Despite the hash rate decline, miners with a vested interest in either chain continued to dedicate their computing power to secure the networks. Given the significantly higher profitability for miners on the BTC chain as opposed to the other two networks, some crypto pundits characterized miners’ decision to remain on BCH and BSV as “crypto socialism.”

In an email to Cointelegraph at the time, Alex Speirs, head of communication at the Bitcoin Association, countered the notion of crypto socialism and irrational mining. According to Speirs, Bitcoin creator Satoshi Nakamoto only intended for block subsidies to be a temporary reward for miners, with transaction fees being the actual long-term incentives to remain on the network.

On the price side, the halving did not trigger any meaningful upward momentum, as both BCH and BSV declined following the event. Since the halving, the BCH and BSV spot price has lost even more ground, declining by 15% and 10% respectively.

What happens to the hash rate distribution after the Bitcoin halving?

The halving events for Bitcoin Cash and Bitcoin SV saw similar trends emerging in the immediate aftermath, bringing up the question of whether both events provided an early indicator for the Bitcoin halving in May. Once the Bitcoin halving is complete, all three chains will operate on the same block reward amount — 6.25 units of their individual native currency — with mining profitability likely to once again be the major determining factor in deciding the chain chosen by miners.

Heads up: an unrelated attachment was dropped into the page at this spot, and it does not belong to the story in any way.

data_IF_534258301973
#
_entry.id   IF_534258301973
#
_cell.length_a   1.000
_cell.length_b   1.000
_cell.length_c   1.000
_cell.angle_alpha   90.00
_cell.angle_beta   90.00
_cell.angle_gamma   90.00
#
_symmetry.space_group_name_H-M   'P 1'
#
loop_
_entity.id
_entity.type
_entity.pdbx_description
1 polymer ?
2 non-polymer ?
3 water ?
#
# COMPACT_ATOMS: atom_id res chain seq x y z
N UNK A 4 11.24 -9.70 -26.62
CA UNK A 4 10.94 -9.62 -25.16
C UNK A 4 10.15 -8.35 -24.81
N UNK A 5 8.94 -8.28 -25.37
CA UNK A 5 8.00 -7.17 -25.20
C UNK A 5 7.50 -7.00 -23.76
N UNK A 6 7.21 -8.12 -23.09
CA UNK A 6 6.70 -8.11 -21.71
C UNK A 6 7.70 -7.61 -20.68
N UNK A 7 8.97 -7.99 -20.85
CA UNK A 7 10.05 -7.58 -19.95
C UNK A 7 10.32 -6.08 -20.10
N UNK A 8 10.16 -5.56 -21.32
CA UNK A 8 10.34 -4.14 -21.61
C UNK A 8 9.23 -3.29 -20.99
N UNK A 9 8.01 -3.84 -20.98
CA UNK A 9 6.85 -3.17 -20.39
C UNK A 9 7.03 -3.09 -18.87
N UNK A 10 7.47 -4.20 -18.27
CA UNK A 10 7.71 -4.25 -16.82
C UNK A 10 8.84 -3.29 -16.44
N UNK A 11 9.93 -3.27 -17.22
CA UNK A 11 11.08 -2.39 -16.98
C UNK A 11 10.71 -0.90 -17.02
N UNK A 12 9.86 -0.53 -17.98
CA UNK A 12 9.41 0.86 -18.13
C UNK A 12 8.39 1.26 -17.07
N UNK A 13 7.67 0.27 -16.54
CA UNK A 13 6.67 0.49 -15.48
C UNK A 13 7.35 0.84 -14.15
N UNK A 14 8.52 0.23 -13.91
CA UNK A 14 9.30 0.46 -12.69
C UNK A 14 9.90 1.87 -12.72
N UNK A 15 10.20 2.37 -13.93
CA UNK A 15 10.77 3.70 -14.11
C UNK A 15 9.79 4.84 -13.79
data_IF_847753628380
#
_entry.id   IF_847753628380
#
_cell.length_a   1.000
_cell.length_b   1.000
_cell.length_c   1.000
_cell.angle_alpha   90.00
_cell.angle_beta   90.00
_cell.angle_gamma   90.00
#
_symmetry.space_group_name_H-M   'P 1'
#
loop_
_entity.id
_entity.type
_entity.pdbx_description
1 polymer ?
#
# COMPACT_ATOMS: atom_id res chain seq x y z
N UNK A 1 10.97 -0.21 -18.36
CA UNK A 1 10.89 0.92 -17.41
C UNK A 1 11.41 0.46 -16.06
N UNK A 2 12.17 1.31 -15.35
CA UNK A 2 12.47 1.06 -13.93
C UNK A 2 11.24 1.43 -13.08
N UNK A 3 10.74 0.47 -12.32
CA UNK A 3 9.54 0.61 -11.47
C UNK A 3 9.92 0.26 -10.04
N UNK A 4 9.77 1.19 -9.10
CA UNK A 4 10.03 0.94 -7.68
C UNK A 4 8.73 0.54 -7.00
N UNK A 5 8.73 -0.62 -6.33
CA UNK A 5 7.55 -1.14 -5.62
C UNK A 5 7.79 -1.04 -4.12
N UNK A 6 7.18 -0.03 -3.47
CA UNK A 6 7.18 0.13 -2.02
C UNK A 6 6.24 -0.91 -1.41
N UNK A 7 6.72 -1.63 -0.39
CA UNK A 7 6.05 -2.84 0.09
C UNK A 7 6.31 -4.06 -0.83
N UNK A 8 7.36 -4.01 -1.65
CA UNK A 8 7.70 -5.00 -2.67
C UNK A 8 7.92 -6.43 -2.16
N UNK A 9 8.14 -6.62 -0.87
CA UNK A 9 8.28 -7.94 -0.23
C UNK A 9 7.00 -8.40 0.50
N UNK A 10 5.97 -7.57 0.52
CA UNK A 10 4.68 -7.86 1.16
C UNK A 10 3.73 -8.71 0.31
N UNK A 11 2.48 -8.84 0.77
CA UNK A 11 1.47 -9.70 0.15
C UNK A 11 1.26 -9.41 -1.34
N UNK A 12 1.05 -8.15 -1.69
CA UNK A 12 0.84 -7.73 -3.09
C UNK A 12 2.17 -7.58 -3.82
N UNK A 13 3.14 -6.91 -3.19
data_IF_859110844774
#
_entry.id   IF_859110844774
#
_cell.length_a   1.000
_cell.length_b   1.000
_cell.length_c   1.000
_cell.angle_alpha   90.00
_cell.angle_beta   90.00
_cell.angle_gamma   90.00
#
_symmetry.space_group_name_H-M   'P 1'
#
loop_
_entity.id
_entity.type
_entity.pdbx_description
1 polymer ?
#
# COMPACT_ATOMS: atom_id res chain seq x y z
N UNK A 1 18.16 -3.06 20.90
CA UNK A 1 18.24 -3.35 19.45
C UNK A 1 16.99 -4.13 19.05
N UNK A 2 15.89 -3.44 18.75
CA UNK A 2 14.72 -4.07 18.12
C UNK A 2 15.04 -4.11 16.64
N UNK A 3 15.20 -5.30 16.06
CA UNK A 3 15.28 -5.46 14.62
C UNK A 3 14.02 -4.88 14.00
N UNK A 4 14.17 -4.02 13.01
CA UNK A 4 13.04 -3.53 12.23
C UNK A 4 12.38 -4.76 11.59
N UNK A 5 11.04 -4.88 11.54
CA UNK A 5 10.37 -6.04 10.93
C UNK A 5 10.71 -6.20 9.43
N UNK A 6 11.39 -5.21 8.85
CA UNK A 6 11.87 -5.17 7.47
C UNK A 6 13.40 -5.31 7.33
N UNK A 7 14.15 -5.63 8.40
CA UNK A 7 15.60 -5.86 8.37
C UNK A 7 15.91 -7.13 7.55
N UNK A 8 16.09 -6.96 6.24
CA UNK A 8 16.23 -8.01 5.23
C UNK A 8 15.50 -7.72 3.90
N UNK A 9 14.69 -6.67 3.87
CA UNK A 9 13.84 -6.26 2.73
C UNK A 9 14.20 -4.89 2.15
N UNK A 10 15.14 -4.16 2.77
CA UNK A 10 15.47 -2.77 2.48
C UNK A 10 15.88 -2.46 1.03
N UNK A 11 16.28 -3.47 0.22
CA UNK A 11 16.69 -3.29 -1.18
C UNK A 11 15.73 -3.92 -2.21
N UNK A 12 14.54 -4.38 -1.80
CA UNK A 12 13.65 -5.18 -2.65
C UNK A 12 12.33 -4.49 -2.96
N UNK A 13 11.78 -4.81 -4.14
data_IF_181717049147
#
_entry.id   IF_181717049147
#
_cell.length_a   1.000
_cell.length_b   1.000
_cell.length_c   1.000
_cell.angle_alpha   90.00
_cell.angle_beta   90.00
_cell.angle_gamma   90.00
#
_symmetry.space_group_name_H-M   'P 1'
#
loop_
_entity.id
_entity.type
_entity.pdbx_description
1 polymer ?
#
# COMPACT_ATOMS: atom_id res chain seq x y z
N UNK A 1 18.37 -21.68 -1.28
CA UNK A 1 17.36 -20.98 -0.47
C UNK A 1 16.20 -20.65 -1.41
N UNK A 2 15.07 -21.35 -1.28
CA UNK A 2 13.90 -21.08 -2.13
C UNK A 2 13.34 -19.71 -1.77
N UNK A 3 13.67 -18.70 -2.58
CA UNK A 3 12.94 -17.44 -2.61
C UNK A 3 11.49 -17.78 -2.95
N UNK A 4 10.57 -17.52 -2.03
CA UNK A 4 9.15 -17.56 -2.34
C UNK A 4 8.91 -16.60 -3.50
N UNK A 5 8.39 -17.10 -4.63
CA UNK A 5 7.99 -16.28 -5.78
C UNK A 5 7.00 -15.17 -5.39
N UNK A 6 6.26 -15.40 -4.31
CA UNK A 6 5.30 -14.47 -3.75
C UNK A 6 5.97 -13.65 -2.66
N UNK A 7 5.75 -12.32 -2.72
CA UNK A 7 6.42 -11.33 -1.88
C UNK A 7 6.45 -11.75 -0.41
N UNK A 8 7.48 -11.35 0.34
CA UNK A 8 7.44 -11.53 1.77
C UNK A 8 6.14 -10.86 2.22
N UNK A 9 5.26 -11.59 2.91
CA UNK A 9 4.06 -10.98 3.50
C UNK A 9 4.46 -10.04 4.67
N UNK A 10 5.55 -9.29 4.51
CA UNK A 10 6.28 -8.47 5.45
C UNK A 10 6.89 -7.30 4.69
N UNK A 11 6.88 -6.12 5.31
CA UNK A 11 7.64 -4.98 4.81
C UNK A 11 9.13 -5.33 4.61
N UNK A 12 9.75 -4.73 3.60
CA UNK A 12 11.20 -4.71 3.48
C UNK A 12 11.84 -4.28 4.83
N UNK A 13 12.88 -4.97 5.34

Ali Beikverdi, CEO of Seoul-based crypto exchange deployment service bitHolla, thinks the reaction of miners to the Bitcoin halving will be different from the trend observed in the earlier BCH and BSV halvings. In a conversation with Cointelegraph, Beikverdi characterized both BSV and BCH as suffering from “extreme centralization,” and thus unsuitable for being used as an indicator of the likely result of the upcoming BTC halving. Criticisms over the perceived centralization of BSV and BCH are usually centered on the relatively larger block sizes of both chains in comparison to BTC.